Quality Function Deployment
* Methodology for defining the customer's
desires in the customer's own words, prioritizing these
desires, translating them into engineering requirements, and
establishing targets for meeting requirements.
Tool for defining the "right" problem to solve.
-Developed in Japan in 1970's - Mitsubishi
-Introduced in US in 1980's (Hauser and
Clausing, Harvard Business Review, May-June 1988).
*Also known as:
-Voice of the Customer
-House of Quality
-Matrix Product Planning
*Uses a series of matrices to structure information
acquisition and documentation.
Figure 1. General organization of a QFD matrix.
1. Identify customers (both internal and external).
2. Create a list of customer requirements (WHATS).
* Record customer responses to the question: "What are the
important (qualities, characteristics, elements, features) of
* Record in customer's own words - "Voice of the Customer."
* Categorize hierarchically (primary, secondary, tertiary,...).
3. Prioritize the customer requirements on a scale of 1-5.
4. Compile list of design requirements (HOWS) necessary to achieve
the market-driven whats.
* Each requirement should be quantified.
* Arrows show direction for improvement (up for increasing, down
for decreasing, etc.)
Figure 2. Start with WHATs and HOWs.
5. Determine relationship of design requirements to customer
* Cell strengths quantify the importance of each HOW to
achieving each WHAT.
No mark for no relationship
Figure 3. Adding correlations between WHATs and
6. Determine how the customer perceives competitors' abilities
to meet requirements.
* Competition benchmarking.
* Rate competitors on a scale of 1-5 with respect to each
7. Rank the technical importance of each design requirement.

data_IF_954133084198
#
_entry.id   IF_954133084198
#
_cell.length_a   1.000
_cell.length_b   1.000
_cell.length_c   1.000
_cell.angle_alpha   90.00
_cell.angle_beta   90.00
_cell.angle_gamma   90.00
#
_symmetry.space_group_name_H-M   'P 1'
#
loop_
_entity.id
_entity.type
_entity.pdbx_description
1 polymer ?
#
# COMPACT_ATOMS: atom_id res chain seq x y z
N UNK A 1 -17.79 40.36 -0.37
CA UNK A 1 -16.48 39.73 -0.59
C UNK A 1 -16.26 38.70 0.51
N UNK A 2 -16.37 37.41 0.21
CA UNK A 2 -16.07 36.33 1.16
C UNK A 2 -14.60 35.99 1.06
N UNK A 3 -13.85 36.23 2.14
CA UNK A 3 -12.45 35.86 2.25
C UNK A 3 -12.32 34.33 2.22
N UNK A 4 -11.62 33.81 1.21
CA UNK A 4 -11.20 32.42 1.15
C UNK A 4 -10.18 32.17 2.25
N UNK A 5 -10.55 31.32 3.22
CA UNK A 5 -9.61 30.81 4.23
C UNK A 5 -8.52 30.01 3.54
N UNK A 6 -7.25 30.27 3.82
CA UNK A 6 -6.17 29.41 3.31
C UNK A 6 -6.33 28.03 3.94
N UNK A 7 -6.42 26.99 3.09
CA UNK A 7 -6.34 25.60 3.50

* Absolute rank is total of relationship value (quantify step 5
relationships) times customer importance ranking.
* Relative importance is based on assigning ordinal ranking to
each design requirement based on absolute rank (from previous
8. Rate the technical difficulty of each design requirement so
design team can focus on the important/difficult HOWS.
9. Establish correlation matrix (roof of House of Quality) to
determine interrelationships of design requirements.
Strong positive interaction
Strong negative interaction
10. Determine target values for the design requirements (HOW MUCH).
11. Areas that require concentrated effort are identified. Key
elements are identified for follow-up matrix development.
Assessment of technical difficulty and importance are useful in
identifying these elements.
Figure 4. QFD matrix with objective measures added.
Figure 5. Completed QFD matrix.
* The importance of QFD:
- Provides a framework for upfront planning and product
- Uses multi-functional teams to enhance design and decision-making.
- Promotes teamwork (necessary for Concurrent Engineering).
- Maintains customer ideas and requirements, in the customer's
words, throughout the process.
* Engineered products adhering to customer wants result in